2.4 Attribute Declarations

2.4.1 Overview

Attribute declarations are made with empty XSC:AttDef elements. XSC:AttDef elements may be nested inside of XSC:ElementDecl element declarations or linked to element. The type of an attribute is defined with an attribute, as is a declaration of whether or not it is required and a possible default value.

<!ELEMENT XSC:AttDef (XSC:Doc?, XSC:More?)>
<!ATTLIST XSC:AttDef
    Name NMTOKEN #REQUIRED
    Element NMTOKEN #IMPLIED
    id ID #IMPLIED
    Type (CData |
    ID |
    IDRef |
    IDRefs |
    Entity |
    Entities |
    Nmtoken |
    Nmtokens |
    Notation |
    Enumerated) "CData"
    Required (Yes | No) "No"
    Fixed (Yes | No) "No"
    Enumeration NMTOKENS #IMPLIED
    AttValue CDATA #IMPLIED>

In XSchema 1.0, an attribute declaration (XSC:AttDef element) may be nested within the element declaration (XSC:ElementDecl element) for the element to which the attribute belongs. If the XSC:AttDef element appears nested inside an XSC:ElementDecl element, the Element attribute must be ignored. If the XSC:AttDef element appears nested under the XSC:XSchema element, the Element attribute may contain a name token corresponding to the Name attribute of the element to which this attribute applies. If the Element attribute is missing, that XSC:AttDef declaration applies to all elements within the declaration's parent XSC:XSchema element and any child XSC:XSchema elements.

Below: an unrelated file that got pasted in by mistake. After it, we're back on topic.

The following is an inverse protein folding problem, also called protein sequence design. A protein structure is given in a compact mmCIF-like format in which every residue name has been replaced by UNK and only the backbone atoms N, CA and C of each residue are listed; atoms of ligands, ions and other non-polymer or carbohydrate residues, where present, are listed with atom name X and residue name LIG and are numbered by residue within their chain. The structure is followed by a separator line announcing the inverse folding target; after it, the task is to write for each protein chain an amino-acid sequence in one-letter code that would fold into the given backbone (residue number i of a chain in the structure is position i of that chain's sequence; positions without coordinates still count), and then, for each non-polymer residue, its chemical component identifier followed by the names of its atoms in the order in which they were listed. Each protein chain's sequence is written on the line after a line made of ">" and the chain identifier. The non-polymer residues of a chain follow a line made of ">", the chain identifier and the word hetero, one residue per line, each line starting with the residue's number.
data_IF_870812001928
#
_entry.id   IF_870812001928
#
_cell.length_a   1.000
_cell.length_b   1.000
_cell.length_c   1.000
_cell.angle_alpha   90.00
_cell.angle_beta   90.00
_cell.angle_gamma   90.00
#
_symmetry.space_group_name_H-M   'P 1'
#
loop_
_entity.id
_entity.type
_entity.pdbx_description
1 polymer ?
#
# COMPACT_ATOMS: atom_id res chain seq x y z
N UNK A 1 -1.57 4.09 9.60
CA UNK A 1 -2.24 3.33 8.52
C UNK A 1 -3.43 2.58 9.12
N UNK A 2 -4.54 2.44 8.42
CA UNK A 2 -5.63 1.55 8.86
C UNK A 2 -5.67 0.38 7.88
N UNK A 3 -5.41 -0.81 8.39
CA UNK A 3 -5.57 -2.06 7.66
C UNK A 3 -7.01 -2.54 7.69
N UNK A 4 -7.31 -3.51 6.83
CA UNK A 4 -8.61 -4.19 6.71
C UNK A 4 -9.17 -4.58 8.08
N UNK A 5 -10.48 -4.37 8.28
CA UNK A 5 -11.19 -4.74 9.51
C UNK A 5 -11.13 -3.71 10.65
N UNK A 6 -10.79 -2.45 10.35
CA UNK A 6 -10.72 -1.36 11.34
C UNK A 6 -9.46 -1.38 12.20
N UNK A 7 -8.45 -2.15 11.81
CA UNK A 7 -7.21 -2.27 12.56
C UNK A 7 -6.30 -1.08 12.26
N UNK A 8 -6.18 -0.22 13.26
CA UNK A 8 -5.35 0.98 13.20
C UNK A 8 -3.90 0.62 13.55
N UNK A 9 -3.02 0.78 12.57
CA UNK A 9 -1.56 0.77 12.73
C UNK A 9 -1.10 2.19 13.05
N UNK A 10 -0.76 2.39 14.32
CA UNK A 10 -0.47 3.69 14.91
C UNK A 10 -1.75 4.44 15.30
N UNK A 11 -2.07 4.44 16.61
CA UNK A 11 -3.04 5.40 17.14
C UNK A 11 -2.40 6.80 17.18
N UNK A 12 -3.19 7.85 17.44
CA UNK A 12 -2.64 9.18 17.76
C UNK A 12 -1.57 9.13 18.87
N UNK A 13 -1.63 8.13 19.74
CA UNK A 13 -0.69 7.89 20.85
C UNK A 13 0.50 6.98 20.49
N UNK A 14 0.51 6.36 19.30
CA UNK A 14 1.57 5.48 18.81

The Name attribute of the XSC:AttDef element provides the name by which the attribute will be identified. A nested declaration is shown below.

<XSC:ElementDecl Name="Species">
    ...additionalElementInformation...
    <XSC:AttDef Name="status" ...additionalAttributeInformation.../>
</XSC:ElementDecl>

This declares an element with the name Species that has an attribute named status. If the status attribute was declared outside of the Species element declaration, the declarations would appear as shown below.

<XSC:ElementDecl Name="Species">
    ...additionalElementInformation...
</XSC:ElementDecl>
...
<XSC:AttDef Name="status" Element="Species" ...additionalAttributeInformation.../>

Merely naming an attribute may be adequate. Attribute declarations may identify types and provide information about whether the attribute is required. By default, attributes will be assumed to contain character data (CData), not be required, and have no default value. This information is declared using additional attributes. The simplest attribute declaration possible identifies an attribute as containing character data (CData) and allows the attribute to be optional, as shown below.